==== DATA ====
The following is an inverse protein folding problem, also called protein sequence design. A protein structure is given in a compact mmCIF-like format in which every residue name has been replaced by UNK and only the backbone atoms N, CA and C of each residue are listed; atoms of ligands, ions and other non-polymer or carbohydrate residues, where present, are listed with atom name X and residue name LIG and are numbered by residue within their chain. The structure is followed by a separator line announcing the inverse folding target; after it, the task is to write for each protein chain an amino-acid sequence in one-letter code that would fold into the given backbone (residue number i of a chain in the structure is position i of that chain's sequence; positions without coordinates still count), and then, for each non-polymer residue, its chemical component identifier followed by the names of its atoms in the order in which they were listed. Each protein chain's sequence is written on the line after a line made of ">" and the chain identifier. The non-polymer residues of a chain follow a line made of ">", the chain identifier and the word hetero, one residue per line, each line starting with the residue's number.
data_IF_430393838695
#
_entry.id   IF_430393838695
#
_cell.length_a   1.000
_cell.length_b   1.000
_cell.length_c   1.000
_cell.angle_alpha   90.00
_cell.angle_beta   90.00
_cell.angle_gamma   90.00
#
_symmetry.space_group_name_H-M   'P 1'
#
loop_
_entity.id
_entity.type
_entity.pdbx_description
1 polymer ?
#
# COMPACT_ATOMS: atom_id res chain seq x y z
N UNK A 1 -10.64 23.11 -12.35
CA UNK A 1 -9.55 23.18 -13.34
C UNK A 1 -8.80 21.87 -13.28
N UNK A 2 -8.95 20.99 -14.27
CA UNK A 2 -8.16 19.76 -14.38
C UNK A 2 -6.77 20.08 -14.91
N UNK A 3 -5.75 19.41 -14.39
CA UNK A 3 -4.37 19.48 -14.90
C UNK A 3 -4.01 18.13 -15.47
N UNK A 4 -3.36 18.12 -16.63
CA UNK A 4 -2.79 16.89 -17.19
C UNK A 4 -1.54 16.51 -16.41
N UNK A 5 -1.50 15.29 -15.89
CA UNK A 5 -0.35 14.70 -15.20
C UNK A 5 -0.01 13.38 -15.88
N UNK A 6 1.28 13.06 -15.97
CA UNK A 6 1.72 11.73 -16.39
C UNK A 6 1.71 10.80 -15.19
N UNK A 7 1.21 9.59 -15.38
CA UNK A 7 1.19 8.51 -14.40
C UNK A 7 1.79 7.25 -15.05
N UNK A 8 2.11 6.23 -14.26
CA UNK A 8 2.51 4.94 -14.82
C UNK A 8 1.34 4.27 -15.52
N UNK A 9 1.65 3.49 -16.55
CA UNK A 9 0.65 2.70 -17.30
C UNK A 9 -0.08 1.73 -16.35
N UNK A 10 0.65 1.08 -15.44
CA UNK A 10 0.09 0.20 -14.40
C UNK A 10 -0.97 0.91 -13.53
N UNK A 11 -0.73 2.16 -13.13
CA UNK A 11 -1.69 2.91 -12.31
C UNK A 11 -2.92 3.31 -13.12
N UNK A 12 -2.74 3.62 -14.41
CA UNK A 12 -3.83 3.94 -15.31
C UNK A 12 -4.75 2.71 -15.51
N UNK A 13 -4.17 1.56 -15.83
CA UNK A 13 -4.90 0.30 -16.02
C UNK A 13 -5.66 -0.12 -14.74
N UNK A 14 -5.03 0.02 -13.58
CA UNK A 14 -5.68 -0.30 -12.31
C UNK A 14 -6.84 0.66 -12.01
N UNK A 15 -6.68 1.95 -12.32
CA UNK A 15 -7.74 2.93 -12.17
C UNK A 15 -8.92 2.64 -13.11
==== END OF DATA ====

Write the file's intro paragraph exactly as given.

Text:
The following is an inverse protein folding problem, also called protein sequence design. A protein structure is given in a compact mmCIF-like format in which every residue name has been replaced by UNK and only the backbone atoms N, CA and C of each residue are listed; atoms of ligands, ions and other non-polymer or carbohydrate residues, where present, are listed with atom name X and residue name LIG and are numbered by residue within their chain. The structure is followed by a separator line announcing the inverse folding target; after it, the task is to write for each protein chain an amino-acid sequence in one-letter code that would fold into the given backbone (residue number i of a chain in the structure is position i of that chain's sequence; positions without coordinates still count), and then, for each non-polymer residue, its chemical component identifier followed by the names of its atoms in the order in which they were listed. Each protein chain's sequence is written on the line after a line made of ">" and the chain identifier. The non-polymer residues of a chain follow a line made of ">", the chain identifier and the word hetero, one residue per line, each line starting with the residue's number.